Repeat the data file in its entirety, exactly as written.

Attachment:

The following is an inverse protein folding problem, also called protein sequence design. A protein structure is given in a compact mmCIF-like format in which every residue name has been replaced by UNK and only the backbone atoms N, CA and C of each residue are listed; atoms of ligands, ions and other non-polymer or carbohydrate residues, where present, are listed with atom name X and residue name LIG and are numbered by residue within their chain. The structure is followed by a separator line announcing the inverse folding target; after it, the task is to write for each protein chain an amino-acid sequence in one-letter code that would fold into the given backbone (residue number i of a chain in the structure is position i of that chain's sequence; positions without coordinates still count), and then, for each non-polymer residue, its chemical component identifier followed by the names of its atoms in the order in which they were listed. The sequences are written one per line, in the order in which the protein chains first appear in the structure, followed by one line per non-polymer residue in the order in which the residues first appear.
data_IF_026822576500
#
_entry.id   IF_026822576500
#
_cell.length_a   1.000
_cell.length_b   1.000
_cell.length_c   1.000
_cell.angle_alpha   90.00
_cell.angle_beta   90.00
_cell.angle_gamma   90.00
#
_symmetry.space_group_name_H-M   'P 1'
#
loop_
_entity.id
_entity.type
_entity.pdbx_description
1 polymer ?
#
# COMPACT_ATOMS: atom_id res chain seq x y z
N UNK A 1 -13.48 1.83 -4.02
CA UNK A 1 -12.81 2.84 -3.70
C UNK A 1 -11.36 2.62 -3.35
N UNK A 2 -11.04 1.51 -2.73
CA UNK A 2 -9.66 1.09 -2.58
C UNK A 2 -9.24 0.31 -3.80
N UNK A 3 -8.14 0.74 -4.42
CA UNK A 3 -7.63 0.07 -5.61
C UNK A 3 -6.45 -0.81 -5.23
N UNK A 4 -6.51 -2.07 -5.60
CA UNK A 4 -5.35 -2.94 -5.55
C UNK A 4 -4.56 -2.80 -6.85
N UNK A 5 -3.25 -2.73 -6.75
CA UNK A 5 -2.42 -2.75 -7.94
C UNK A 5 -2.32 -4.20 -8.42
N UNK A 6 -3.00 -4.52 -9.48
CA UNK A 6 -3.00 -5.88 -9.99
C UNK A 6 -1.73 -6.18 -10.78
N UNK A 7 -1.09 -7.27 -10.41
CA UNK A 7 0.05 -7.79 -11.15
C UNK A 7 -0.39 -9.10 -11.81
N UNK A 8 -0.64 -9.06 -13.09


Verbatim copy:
The following is an inverse protein folding problem, also called protein sequence design. A protein structure is given in a compact mmCIF-like format in which every residue name has been replaced by UNK and only the backbone atoms N, CA and C of each residue are listed; atoms of ligands, ions and other non-polymer or carbohydrate residues, where present, are listed with atom name X and residue name LIG and are numbered by residue within their chain. The structure is followed by a separator line announcing the inverse folding target; after it, the task is to write for each protein chain an amino-acid sequence in one-letter code that would fold into the given backbone (residue number i of a chain in the structure is position i of that chain's sequence; positions without coordinates still count), and then, for each non-polymer residue, its chemical component identifier followed by the names of its atoms in the order in which they were listed. The sequences are written one per line, in the order in which the protein chains first appear in the structure, followed by one line per non-polymer residue in the order in which the residues first appear.
data_IF_026822576500
#
_entry.id   IF_026822576500
#
_cell.length_a   1.000
_cell.length_b   1.000
_cell.length_c   1.000
_cell.angle_alpha   90.00
_cell.angle_beta   90.00
_cell.angle_gamma   90.00
#
_symmetry.space_group_name_H-M   'P 1'
#
loop_
_entity.id
_entity.type
_entity.pdbx_description
1 polymer ?
#
# COMPACT_ATOMS: atom_id res chain seq x y z
N UNK A 1 -13.48 1.83 -4.02
CA UNK A 1 -12.81 2.84 -3.70
C UNK A 1 -11.36 2.62 -3.35
N UNK A 2 -11.04 1.51 -2.73
CA UNK A 2 -9.66 1.09 -2.58
C UNK A 2 -9.24 0.31 -3.80
N UNK A 3 -8.14 0.74 -4.42
CA UNK A 3 -7.63 0.07 -5.61
C UNK A 3 -6.45 -0.81 -5.23
N UNK A 4 -6.51 -2.07 -5.60
CA UNK A 4 -5.35 -2.94 -5.55
C UNK A 4 -4.56 -2.80 -6.85
N UNK A 5 -3.25 -2.73 -6.75
CA UNK A 5 -2.42 -2.75 -7.94
C UNK A 5 -2.32 -4.20 -8.42
N UNK A 6 -3.00 -4.52 -9.48
CA UNK A 6 -3.00 -5.88 -9.99
C UNK A 6 -1.73 -6.18 -10.78
N UNK A 7 -1.09 -7.27 -10.41
CA UNK A 7 0.05 -7.79 -11.15
C UNK A 7 -0.39 -9.10 -11.81
N UNK A 8 -0.64 -9.06 -13.09